In the Pause Between the Ringing is a short story from the world of Somewhere.
The story of an inventor called Iqbal and of the first telephone mines in India.
In a country stitched with telephone wires, it is not surprising to discover that a history of the telephone was first written in a book of Geology. The telephone is after all a noticeable fixture of the Indian landscape. And it’s sonorous ringing has long heralded sudden and momentous changes in the minute destinies of its people.
The instrument can be found, amplifying the terrifying horns of Babur’s army from the ragged edge of Chenab. Or clattering with the shouts of Chalukya craftsmen, that once echoed along the Badami temples.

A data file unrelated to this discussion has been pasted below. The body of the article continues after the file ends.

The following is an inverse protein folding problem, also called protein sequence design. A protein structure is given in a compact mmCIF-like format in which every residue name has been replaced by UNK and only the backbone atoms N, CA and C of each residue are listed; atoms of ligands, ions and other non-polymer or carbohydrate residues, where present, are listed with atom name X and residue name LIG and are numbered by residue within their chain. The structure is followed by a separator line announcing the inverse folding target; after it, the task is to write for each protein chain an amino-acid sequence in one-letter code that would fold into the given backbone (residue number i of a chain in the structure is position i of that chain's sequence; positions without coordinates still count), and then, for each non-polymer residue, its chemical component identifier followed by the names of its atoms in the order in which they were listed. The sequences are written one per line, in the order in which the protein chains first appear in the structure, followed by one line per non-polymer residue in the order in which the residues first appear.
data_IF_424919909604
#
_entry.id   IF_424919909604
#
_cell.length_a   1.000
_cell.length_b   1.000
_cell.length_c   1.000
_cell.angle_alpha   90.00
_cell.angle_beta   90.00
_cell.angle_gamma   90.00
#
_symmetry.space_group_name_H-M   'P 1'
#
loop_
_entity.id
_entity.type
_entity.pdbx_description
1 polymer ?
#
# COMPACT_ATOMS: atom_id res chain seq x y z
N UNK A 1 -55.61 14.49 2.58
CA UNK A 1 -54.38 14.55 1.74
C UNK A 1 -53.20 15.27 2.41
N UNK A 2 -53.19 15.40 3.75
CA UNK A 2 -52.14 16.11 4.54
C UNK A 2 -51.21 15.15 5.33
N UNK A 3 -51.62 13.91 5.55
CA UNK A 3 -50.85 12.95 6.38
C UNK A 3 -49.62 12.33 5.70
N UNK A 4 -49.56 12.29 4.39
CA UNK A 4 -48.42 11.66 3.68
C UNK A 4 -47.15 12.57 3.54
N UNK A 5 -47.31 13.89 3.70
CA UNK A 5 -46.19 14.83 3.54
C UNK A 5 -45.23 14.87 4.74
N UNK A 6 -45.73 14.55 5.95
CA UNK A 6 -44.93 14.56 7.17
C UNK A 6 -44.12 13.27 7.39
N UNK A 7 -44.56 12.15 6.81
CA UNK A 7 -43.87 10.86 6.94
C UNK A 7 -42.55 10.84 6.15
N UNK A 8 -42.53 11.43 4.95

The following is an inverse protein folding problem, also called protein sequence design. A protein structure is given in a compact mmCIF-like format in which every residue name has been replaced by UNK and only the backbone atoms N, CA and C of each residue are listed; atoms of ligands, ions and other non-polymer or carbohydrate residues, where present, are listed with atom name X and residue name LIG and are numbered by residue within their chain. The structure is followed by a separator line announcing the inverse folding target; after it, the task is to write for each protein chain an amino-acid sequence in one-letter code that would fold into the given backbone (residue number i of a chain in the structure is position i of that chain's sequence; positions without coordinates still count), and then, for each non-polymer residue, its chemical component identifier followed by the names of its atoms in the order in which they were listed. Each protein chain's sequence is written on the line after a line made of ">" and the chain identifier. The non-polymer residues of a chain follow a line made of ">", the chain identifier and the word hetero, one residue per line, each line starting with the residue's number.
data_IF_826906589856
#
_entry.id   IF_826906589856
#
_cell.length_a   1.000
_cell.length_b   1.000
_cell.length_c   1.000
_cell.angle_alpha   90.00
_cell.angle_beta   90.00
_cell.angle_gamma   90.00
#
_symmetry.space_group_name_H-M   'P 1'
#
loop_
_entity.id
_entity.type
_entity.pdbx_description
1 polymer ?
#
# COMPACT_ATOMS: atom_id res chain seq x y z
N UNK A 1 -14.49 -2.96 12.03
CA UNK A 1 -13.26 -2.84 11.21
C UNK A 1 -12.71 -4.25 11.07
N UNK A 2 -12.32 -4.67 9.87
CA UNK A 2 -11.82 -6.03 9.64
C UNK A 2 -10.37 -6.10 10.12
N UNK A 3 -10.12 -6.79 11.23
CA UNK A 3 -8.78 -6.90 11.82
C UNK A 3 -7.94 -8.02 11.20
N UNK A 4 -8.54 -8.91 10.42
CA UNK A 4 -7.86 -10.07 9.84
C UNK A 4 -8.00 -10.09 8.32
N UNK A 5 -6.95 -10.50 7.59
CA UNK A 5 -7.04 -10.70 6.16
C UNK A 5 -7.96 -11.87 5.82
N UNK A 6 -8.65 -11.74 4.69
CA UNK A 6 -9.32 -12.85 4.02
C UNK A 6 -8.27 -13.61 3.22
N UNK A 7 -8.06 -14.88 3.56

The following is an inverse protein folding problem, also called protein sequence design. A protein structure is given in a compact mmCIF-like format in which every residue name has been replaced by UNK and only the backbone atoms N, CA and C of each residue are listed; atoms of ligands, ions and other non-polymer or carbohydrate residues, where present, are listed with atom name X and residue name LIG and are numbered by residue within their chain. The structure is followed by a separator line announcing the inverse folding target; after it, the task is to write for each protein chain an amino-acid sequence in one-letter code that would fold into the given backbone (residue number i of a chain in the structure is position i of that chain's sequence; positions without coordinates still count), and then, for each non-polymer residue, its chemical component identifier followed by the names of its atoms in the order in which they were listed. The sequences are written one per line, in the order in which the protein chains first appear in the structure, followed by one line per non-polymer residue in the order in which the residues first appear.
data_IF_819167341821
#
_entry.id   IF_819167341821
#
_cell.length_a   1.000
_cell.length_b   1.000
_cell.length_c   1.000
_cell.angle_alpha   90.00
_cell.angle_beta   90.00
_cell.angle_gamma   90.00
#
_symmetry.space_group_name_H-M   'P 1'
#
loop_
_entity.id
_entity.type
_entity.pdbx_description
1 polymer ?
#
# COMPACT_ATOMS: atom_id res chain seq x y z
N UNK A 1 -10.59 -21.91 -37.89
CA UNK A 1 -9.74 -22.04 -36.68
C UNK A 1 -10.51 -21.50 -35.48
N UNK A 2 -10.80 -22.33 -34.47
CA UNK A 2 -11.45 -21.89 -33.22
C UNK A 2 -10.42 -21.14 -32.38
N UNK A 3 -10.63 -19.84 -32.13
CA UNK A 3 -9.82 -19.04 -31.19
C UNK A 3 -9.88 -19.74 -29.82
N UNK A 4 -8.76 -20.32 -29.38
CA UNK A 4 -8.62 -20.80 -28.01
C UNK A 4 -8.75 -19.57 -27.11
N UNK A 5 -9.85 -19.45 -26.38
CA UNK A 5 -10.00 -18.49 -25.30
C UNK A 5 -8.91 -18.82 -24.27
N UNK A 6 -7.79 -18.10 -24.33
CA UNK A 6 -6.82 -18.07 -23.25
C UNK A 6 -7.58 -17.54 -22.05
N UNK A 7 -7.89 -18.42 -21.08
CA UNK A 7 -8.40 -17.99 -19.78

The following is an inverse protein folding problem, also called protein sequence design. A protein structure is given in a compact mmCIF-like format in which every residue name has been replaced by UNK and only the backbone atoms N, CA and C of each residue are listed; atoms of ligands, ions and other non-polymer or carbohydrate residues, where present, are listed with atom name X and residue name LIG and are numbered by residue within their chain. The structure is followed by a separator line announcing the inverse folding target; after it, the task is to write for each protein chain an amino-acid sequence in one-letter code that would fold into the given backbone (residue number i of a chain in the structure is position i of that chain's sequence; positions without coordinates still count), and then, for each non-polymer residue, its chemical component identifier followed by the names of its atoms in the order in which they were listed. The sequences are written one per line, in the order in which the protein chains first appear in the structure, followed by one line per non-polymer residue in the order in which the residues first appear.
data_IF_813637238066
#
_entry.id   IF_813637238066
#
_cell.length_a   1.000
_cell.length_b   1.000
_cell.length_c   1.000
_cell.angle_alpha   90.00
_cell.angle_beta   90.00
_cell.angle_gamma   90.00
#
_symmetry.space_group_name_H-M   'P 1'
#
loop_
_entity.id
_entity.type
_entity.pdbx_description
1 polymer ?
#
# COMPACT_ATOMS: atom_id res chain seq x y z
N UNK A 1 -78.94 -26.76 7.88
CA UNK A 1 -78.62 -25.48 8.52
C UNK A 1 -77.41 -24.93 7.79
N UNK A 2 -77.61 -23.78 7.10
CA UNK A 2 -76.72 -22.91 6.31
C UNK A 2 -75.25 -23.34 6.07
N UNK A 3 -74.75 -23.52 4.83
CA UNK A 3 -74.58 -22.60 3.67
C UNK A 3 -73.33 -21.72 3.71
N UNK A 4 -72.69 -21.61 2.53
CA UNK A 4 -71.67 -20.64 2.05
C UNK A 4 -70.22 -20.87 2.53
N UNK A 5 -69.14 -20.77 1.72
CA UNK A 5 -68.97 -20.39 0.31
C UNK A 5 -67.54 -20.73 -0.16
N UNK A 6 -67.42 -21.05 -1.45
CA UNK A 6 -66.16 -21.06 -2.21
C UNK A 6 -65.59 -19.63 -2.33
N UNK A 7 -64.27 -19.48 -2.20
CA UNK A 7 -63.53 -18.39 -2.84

It is even heard across time, like the chiseling of Ashoka’s inscriptions that would manifest as an unresolved ringing in the inner ear of James Prinsep. Or when William Brooke O’Shaughnessy believed that, much like cholera riddled veins, these telegraph cables would let him pump restoratives straight into the heart of a troubled nation.
In this country of telephones and wires, phone directories become genealogies, telephone exchanges become places of pilgrimage and the ringing, clicking drone of its machinery – a metronome of the sporadic history of this land.
Our story is told amidst this tangle of cables and time. It is told when Iqubal awaits a telephone call and his perpetual pause forces a recollection of the terrifying history of the telephone in India.